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Discovery of Income Tax Returns Requires Showing of "High" Relevance

Ex parte Wrenn, [Ms. 1190567, Apr. 30, 2021], ___ So. 3d ___ (Ala. 2021). The Court (Seller, J.; Parker, C.J., and Bolin, Wise, Bryan, and Stewart, JJ., concur; Shaw, Mendheim, and Mitchell, JJ., dissent) issues a writ of mandamus to the Etowah Circuit Court vacating an order requiring Edward Wrenn and David Wrenn to produce their personal tax returns. Wright sought certification of a limited fund class action under Rule 23(b)(1)(B) against A-1 Exterminating. Ms. *3. The Wrenns are 50/50 owners of Wrenn Enterprises, Inc. which owns A-1 Exterminating. Ms. *2, n. 2.

The Court explains that tax returns “contain significant personal and confidential information wholly unrelated to assets and liabilities. Thus, Edward’s and David’s tax returns are not ‘highly’ relevant to Wright’s theory that a class should be certified because the defendants have limited assets available to satisfy potential judgments,” Ms. *7, and holds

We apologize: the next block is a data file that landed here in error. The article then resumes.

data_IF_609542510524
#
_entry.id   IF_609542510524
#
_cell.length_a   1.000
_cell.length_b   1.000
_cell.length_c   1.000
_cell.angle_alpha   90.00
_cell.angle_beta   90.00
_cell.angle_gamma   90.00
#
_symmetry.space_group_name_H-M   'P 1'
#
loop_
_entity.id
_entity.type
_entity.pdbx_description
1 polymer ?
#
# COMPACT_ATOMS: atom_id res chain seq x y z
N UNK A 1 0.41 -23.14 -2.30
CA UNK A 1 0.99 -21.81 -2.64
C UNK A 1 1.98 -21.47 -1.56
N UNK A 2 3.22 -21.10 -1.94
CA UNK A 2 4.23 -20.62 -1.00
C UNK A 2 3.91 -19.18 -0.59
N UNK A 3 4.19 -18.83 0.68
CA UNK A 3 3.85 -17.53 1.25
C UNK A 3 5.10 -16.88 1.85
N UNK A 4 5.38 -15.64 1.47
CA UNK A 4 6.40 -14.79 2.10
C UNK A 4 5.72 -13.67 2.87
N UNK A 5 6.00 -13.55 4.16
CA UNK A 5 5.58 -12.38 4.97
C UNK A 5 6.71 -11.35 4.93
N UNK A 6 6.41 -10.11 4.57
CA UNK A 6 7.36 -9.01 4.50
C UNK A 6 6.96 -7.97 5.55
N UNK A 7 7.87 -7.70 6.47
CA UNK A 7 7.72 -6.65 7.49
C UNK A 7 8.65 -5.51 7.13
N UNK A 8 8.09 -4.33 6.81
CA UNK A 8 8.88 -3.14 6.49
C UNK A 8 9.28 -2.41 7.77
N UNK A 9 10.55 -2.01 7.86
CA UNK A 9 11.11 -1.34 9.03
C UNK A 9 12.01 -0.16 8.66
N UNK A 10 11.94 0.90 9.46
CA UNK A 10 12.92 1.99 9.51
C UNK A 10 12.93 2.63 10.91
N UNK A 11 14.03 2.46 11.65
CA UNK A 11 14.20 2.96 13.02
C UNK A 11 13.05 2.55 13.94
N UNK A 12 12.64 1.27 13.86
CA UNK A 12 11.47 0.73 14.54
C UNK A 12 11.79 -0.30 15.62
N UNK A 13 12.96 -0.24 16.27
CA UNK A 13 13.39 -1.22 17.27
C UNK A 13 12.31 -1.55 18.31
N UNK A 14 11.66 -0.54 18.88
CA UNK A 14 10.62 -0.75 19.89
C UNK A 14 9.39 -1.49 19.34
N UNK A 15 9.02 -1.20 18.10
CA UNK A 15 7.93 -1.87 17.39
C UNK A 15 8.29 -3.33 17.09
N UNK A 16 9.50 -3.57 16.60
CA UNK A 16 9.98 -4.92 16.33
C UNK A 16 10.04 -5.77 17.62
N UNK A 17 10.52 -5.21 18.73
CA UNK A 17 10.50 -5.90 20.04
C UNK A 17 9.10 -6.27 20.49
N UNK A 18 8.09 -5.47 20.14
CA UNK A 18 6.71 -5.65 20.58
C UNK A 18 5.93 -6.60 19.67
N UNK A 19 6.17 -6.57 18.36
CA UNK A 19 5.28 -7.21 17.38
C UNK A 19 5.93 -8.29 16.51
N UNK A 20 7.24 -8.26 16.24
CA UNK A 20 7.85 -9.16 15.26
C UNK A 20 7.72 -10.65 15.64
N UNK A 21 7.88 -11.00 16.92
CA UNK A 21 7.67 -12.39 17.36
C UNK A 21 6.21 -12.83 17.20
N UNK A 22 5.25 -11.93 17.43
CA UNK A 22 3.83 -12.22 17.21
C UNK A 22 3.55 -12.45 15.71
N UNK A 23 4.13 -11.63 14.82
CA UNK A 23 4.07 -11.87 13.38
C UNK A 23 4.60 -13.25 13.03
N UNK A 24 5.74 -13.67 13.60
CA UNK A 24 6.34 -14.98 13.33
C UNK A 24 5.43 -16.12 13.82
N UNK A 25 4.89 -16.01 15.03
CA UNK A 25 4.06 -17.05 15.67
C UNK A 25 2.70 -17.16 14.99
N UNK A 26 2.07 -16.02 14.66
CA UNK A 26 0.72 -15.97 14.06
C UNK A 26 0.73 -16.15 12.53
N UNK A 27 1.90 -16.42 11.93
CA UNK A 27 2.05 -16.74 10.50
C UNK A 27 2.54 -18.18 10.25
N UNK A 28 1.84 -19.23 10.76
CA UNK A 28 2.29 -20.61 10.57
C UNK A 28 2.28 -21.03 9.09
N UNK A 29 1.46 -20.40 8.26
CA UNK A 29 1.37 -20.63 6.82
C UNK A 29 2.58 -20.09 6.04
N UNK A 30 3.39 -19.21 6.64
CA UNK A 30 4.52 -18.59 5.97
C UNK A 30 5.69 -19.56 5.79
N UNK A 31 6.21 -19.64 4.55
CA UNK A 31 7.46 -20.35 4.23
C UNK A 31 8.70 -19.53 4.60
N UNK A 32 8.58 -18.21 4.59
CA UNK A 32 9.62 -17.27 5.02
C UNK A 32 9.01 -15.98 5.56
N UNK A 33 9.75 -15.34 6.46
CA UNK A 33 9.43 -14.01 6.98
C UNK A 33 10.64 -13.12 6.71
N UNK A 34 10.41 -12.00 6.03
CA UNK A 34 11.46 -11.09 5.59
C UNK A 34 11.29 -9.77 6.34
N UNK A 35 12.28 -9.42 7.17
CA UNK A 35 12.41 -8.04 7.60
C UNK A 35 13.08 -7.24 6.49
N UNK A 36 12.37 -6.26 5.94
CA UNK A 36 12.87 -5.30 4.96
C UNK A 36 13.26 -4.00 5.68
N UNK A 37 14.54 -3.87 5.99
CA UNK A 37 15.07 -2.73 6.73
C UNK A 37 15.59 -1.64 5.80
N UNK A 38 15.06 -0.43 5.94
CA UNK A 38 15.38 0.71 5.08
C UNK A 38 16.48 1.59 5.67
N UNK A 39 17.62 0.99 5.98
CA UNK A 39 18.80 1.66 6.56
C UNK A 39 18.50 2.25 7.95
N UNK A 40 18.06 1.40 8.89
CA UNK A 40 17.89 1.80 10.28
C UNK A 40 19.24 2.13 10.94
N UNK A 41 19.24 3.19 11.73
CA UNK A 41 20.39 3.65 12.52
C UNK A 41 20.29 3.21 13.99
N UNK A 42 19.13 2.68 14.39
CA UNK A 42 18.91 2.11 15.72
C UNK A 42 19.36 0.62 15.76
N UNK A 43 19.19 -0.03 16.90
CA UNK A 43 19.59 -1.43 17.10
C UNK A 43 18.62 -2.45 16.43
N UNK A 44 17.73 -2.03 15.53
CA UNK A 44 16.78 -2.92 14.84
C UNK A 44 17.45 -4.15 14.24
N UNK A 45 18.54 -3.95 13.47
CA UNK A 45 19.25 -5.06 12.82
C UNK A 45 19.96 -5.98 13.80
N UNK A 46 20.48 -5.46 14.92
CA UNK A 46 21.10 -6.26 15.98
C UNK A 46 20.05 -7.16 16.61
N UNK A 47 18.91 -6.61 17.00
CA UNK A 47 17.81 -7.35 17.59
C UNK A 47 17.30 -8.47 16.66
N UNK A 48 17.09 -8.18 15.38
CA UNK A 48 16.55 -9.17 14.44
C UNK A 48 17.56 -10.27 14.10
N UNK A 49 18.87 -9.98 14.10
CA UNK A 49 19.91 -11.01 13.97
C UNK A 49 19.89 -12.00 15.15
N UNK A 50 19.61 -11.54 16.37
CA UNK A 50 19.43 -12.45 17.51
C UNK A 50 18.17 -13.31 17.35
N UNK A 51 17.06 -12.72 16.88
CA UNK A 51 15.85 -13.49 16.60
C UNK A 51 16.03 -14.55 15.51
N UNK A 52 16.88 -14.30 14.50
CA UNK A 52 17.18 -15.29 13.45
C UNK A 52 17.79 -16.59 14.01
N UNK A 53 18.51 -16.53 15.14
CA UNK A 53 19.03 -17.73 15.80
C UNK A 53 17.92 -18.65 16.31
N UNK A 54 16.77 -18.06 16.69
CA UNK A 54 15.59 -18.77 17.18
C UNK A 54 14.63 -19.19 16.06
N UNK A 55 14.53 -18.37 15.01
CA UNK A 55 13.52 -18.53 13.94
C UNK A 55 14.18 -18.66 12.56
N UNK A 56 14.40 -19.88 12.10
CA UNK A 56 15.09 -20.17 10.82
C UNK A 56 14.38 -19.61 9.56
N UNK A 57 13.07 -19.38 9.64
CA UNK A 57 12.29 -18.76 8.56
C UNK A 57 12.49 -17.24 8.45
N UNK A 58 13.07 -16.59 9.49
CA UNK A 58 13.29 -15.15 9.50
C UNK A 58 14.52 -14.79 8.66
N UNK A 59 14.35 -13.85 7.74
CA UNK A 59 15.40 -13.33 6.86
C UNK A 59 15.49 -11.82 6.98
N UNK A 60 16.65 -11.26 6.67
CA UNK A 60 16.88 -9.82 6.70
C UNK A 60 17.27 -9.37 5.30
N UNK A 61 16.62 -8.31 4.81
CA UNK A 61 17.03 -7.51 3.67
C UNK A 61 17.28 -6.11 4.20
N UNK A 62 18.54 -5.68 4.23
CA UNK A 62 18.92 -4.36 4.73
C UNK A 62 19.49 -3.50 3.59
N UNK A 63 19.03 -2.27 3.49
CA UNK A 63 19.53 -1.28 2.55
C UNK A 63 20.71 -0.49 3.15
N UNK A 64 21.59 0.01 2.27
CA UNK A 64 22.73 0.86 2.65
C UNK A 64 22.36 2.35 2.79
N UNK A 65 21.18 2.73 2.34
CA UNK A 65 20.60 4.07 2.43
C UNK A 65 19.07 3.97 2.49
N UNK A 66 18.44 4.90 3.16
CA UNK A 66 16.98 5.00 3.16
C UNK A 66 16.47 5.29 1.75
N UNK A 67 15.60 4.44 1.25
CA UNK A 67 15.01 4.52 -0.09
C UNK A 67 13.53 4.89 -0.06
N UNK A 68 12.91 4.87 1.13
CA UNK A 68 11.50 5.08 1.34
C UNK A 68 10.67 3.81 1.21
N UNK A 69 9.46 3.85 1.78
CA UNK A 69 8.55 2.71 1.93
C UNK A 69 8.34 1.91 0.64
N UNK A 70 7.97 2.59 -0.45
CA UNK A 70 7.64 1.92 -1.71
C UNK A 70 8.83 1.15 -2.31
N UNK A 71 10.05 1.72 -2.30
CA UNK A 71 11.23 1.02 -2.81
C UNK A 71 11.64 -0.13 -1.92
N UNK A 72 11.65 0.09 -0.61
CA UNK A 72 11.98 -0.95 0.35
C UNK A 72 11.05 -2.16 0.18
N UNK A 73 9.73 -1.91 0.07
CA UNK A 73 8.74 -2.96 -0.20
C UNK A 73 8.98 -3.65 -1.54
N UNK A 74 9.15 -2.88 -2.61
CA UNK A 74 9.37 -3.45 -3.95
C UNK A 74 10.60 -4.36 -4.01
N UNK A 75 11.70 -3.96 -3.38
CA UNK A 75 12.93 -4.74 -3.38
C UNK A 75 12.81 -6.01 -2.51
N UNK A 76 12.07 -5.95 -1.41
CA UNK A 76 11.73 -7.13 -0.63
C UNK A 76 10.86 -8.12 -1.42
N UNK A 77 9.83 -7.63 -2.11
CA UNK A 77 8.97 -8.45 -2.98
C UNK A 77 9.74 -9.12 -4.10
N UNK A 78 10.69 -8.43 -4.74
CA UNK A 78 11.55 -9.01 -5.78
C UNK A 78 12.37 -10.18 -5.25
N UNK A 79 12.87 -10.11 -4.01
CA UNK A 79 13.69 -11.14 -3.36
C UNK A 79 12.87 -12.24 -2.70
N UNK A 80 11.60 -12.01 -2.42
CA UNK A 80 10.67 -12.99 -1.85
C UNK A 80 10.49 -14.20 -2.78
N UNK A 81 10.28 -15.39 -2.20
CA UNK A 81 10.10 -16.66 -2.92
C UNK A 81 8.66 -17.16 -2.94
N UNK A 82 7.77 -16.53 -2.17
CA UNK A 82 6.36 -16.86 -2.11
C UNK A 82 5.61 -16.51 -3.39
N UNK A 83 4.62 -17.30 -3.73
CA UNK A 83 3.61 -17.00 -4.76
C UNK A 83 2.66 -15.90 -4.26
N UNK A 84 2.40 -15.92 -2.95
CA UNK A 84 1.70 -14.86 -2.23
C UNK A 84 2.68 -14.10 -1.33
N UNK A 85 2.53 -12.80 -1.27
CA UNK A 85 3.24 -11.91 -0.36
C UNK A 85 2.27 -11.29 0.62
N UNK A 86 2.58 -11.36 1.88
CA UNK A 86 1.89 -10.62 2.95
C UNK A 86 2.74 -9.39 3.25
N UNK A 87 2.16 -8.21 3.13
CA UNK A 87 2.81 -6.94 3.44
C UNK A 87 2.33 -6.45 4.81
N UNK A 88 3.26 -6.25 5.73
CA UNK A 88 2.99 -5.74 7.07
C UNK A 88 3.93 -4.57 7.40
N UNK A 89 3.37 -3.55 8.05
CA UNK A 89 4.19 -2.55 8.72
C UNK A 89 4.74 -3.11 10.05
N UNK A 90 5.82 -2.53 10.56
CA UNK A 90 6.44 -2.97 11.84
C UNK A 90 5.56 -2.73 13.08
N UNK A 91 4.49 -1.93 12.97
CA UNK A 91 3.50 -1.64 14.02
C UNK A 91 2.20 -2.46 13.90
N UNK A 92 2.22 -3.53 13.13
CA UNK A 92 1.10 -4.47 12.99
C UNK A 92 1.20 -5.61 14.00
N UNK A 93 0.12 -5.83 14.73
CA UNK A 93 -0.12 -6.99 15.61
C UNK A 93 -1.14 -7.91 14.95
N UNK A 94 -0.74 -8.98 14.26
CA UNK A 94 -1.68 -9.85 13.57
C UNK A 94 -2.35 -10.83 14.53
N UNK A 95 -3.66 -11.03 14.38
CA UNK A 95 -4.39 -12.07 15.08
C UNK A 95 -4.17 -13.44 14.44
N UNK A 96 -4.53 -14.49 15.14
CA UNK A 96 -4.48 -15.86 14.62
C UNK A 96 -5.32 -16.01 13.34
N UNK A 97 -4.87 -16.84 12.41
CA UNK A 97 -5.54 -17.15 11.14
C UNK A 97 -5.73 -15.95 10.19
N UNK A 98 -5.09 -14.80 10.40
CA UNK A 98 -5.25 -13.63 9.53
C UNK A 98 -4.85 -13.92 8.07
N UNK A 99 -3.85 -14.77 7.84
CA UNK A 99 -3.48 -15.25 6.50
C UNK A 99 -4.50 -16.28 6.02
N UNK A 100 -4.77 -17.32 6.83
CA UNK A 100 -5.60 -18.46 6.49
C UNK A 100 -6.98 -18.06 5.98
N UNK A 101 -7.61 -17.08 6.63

Before directing the disclosure of tax returns, trial courts should carefully consider the private nature of the information contained in the returns, the specific information sought by a litigant, and whether that information can be obtained from a different source. For tax returns to be discoverable, they must be highly relevant, the litigant seeking their disclosure must show a compelling need for them, and their disclosure must be clearly required in the interests of justice.

Ms. *8.

Justice Mitchell’s dissent asserts that the majority opinion departs from the exacting mandamus standard of review of discovery orders and encourages “litigants to view this Court not as a guardian against clear abuses of the discovery process, but as a second bite at the apple.” Ms. *12. The dissent also notes that confidential information in the tax returns could be protected via a protective order and that there was no indication in the record that the Wrenns had sought such protection in the trial court. Ms. *14.

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